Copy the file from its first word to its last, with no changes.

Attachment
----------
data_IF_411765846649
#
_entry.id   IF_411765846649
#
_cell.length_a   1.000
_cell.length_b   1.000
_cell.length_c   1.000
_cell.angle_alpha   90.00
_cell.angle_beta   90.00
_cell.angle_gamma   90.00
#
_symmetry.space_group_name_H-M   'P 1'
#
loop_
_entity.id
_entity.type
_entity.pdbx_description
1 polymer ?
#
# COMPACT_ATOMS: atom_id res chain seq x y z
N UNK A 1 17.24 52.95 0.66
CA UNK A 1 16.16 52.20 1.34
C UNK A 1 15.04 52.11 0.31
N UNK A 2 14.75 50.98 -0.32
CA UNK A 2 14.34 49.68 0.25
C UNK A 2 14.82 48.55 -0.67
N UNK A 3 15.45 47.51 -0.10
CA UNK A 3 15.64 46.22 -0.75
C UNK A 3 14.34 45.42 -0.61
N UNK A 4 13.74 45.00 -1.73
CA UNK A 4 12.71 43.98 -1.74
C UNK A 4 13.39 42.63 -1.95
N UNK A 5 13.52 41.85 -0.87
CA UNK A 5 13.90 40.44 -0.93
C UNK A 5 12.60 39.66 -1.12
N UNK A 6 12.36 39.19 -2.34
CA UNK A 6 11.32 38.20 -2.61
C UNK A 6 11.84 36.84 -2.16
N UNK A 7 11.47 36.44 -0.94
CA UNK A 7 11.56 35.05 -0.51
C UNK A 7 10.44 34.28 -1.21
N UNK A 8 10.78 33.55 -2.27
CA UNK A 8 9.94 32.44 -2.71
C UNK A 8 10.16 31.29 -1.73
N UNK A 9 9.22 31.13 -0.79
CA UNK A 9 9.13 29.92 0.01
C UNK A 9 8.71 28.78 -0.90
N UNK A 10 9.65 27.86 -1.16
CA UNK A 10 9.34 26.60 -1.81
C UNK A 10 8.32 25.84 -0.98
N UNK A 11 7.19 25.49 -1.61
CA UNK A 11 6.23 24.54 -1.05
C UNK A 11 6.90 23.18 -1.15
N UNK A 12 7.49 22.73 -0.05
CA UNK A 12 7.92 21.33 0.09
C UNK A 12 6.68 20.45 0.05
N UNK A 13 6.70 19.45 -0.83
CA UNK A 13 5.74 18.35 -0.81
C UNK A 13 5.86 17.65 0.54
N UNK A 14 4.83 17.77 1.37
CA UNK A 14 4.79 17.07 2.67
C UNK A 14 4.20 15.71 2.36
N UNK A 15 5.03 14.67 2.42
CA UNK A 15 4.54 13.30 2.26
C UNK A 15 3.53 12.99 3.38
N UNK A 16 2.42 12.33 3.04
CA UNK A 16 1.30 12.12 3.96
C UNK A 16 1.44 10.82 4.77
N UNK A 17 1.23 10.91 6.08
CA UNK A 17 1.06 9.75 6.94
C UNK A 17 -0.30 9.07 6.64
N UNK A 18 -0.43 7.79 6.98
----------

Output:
data_IF_411765846649
#
_entry.id   IF_411765846649
#
_cell.length_a   1.000
_cell.length_b   1.000
_cell.length_c   1.000
_cell.angle_alpha   90.00
_cell.angle_beta   90.00
_cell.angle_gamma   90.00
#
_symmetry.space_group_name_H-M   'P 1'
#
loop_
_entity.id
_entity.type
_entity.pdbx_description
1 polymer ?
#
# COMPACT_ATOMS: atom_id res chain seq x y z
N UNK A 1 17.24 52.95 0.66
CA UNK A 1 16.16 52.20 1.34
C UNK A 1 15.04 52.11 0.31
N UNK A 2 14.75 50.98 -0.32
CA UNK A 2 14.34 49.68 0.25
C UNK A 2 14.82 48.55 -0.67
N UNK A 3 15.45 47.51 -0.10
CA UNK A 3 15.64 46.22 -0.75
C UNK A 3 14.34 45.42 -0.61
N UNK A 4 13.74 45.00 -1.73
CA UNK A 4 12.71 43.98 -1.74
C UNK A 4 13.39 42.63 -1.95
N UNK A 5 13.52 41.85 -0.87
CA UNK A 5 13.90 40.44 -0.93
C UNK A 5 12.60 39.66 -1.12
N UNK A 6 12.36 39.19 -2.34
CA UNK A 6 11.32 38.20 -2.61
C UNK A 6 11.84 36.84 -2.16
N UNK A 7 11.47 36.44 -0.94
CA UNK A 7 11.56 35.05 -0.51
C UNK A 7 10.44 34.28 -1.21
N UNK A 8 10.78 33.55 -2.27
CA UNK A 8 9.94 32.44 -2.71
C UNK A 8 10.16 31.29 -1.73
N UNK A 9 9.22 31.13 -0.79
CA UNK A 9 9.13 29.92 0.01
C UNK A 9 8.71 28.78 -0.90
N UNK A 10 9.65 27.86 -1.16
CA UNK A 10 9.34 26.60 -1.81
C UNK A 10 8.32 25.84 -0.98
N UNK A 11 7.19 25.49 -1.61
CA UNK A 11 6.23 24.54 -1.05
C UNK A 11 6.90 23.18 -1.15
N UNK A 12 7.49 22.73 -0.05
CA UNK A 12 7.92 21.33 0.09
C UNK A 12 6.68 20.45 0.05
N UNK A 13 6.70 19.45 -0.83
CA UNK A 13 5.74 18.35 -0.81
C UNK A 13 5.86 17.65 0.54
N UNK A 14 4.83 17.77 1.37
CA UNK A 14 4.79 17.07 2.67
C UNK A 14 4.20 15.71 2.36
N UNK A 15 5.03 14.67 2.42
CA UNK A 15 4.54 13.30 2.26
C UNK A 15 3.53 12.99 3.38
N UNK A 16 2.42 12.33 3.04
CA UNK A 16 1.30 12.12 3.96
C UNK A 16 1.44 10.82 4.77
N UNK A 17 1.23 10.91 6.08
CA UNK A 17 1.06 9.75 6.94
C UNK A 17 -0.30 9.07 6.64
N UNK A 18 -0.43 7.79 6.98